I installed x86-64 OpenSUSE 11.0 (KDE 4.1 repos in use)to HP Compaq 6715s Sempron 3800+ laptop, but powermanagement won’t work. I have tried acpi=noirq and noapic settings but they cause machine to be unasable slow (responds very slowly to commands), even mouse cursor won’t move properly using usb-mouse with touchpad cursor moves well. How i fix this problem without using acpi=off setting, i would want powermanagement work and machine to be usable?
I hate to be a party spoiler, but you apparently forgot we are talking linux here. I mean, linux is a great OS, an OS OS (open source operating system), it is even a free OS - but it’s also a no warranty OS. Permanently “under development”, so to say. It’s the linux production cycle, you know. It’s based on user feedback, because the linux community doesn’t have the resources to pay testers and thoroughly debug software “in-house” (as a matter of fact there’s no main “in-house” to speak of, which is one of linux’s greatnesses). It’s a great philosophy, but it implies you shouldn’t go with the newest software unless you’re prepared to contribute to the linux community by filing bug reports etc. Here’s where great “monolythic” distributions, such as SuSE or Mandriva or Ubuntu come into play: they’re exactly what a newbie (or let’s say, a non-developer) linux user needs - a simple-to-install production environment that manages to hide and compensate the inherently diffused, agglomerate structure of linux by integrating and tuning hundreds of individual daemons, utilities and tools into a working, seemingly organic system - the stress is on “seemingly”.
Now for the power management problem in SuSE. The good news is, it works out of the box. You DON’T need to disable any ACPI, APIC or other thingies. The bad news is, it will only work partially on your laptop: the fans will be detected correctly and activated-deactivated depending on the housing temperature, you will be able to suspend to disk, the processor clock will be managed correctly (halved when not needed), the display brightness will be set according to your wishes et caetera. BUT:
- you will need the KPowerSave package to achieve all that, and
- you will not be able to suspend to RAM, only to disk.
Now there are some MANDATORY prerequisites for achieving all the foregoing:
The first thing u do is go with the 32-bit edition. Yes, I AM sorry to say, but 64-bit linux still has some way to go before it becomes ripe for a production environment. Then, get rid of KDE 4.x and revert to KDE 3.x (just install it from the repositories - should be listed in YAST as “KDE3 desktop” or something like that). KDE 4.x is largely experimental and will not be ready for prime time (i.e. for real productivity) any time soon. I have a very similar model laptop (6715b) and KDE 4.x just keeps crashing all the time. Literally all the time - every two to five minutes, depending on what I do. Now, KDE 3.x is the PERFECT OPPOSITE: it’s stable, it’s proven and it’s almost rock solid (if you’re coming from Win XP you’ll appreciate that - in fact, SuSE 11 with KDE 3.x is just maybe a notch less stable than Win XP). So, after you switch to KDE 3.x, there’s only one thing more to do: install KPowerSave from the repositories (if it’s not already installed); you guessed it, it’s the KDE Power Options applet. Then set all the KPowerSave options to your liking and wait. That’s right, WAIT. At least that’s what I did. At first, power management was very flaky on my 6715b and I couldn’t suspend to disk OR RAM. But after several automatic updates from the repositories, my suspend to disk just began to work. So I would say SuSE maintenance team is doing a great job in the background, and every update really IS an update. All you must do is sit back and wait for them to fix it. Because believe me: sooner or later they will.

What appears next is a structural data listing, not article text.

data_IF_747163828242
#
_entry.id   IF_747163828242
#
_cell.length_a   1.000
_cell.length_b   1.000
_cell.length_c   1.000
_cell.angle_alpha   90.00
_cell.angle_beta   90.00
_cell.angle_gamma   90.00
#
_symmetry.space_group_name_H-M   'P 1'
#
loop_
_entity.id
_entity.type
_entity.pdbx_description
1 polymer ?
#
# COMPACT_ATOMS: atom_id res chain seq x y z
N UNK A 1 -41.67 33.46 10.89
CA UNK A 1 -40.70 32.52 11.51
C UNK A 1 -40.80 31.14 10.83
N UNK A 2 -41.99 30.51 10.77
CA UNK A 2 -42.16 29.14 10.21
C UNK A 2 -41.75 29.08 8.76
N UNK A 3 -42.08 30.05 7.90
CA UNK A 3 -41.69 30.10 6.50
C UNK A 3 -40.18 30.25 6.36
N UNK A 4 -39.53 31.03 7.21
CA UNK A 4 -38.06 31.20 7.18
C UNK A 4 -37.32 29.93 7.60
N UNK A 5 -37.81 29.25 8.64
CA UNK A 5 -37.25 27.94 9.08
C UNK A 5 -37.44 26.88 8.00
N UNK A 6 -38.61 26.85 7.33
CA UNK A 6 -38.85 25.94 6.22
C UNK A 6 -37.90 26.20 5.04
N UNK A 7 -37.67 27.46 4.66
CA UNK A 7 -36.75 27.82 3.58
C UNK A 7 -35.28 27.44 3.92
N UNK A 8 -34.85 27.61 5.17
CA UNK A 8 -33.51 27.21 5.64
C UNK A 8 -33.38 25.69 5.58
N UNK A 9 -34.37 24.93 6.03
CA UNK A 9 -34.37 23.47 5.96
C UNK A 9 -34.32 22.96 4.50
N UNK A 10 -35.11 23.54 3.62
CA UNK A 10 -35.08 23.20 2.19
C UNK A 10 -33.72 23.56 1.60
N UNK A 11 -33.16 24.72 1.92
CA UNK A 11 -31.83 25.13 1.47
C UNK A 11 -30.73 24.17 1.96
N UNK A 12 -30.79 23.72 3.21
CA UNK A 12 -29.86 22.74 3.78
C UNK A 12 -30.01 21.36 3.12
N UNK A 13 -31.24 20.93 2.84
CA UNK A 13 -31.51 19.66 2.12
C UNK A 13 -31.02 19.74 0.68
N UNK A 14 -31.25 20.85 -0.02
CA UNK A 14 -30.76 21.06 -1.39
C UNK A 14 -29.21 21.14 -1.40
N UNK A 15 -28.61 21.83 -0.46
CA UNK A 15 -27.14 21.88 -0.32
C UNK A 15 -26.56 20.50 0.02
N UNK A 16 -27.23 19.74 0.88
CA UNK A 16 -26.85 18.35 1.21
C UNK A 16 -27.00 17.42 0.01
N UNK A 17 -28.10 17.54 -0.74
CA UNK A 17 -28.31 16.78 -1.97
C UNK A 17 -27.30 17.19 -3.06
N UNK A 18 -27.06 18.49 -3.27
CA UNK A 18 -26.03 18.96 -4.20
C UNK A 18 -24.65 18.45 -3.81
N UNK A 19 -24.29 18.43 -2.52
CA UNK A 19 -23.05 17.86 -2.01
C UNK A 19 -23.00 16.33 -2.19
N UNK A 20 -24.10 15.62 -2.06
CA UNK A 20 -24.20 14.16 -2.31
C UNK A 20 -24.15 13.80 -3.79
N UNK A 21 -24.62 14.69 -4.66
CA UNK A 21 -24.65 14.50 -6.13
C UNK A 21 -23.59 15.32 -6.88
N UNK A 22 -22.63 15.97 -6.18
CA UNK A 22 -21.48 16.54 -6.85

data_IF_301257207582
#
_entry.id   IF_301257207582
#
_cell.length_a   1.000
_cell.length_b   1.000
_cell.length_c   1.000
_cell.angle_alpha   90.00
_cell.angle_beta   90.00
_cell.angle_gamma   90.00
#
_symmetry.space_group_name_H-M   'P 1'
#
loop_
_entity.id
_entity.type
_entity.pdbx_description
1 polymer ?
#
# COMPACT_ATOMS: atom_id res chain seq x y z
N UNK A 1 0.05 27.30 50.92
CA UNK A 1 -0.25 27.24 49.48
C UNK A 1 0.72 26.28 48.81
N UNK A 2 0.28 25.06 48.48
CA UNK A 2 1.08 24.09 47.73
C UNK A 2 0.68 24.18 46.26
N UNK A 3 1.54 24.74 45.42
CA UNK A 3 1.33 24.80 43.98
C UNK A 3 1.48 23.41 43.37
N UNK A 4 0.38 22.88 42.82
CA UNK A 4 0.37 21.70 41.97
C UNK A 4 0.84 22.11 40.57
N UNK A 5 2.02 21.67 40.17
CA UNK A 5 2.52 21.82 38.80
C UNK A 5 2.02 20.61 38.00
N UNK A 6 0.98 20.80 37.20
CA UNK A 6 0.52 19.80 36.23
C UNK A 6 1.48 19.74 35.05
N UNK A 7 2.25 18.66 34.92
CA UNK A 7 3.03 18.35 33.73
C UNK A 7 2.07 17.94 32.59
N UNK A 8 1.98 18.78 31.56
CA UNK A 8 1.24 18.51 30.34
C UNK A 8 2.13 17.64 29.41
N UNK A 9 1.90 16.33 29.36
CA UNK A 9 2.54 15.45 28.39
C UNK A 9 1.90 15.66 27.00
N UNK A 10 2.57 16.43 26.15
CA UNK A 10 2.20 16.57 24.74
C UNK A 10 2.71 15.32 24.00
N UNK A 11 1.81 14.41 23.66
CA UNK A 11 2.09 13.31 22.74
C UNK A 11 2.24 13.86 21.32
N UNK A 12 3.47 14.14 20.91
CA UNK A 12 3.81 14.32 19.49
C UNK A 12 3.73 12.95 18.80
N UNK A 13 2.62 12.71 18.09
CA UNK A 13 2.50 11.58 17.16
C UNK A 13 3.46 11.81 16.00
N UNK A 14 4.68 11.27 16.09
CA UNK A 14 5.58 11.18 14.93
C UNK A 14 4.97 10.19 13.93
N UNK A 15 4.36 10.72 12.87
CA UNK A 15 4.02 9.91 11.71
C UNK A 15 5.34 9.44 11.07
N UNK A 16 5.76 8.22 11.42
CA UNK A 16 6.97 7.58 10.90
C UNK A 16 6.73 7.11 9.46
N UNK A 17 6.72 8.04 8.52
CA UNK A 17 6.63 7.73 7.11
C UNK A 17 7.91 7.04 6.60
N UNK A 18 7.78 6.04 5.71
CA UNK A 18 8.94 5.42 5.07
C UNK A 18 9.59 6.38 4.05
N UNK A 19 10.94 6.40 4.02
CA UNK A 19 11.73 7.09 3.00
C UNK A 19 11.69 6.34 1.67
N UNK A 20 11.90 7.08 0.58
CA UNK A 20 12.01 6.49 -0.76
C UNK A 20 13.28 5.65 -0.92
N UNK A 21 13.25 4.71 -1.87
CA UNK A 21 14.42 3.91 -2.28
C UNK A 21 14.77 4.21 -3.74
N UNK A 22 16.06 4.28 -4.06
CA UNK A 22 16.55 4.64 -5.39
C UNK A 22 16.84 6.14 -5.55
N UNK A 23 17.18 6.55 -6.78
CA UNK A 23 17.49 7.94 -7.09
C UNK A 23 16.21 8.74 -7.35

Now, this answer of mine, although only meant to be point-of-fact, my seem harsher than intended, so I must say that I support and actually LOVE linux (and SuSE) wholeheartedly and am a firm believer in what Stallman once said about open source software (and I quote by memory, so bear with me): Free software should be preferred over closed-source software EVEN IF it didn’t achieve quite the level of quality of certain closed-source solutions.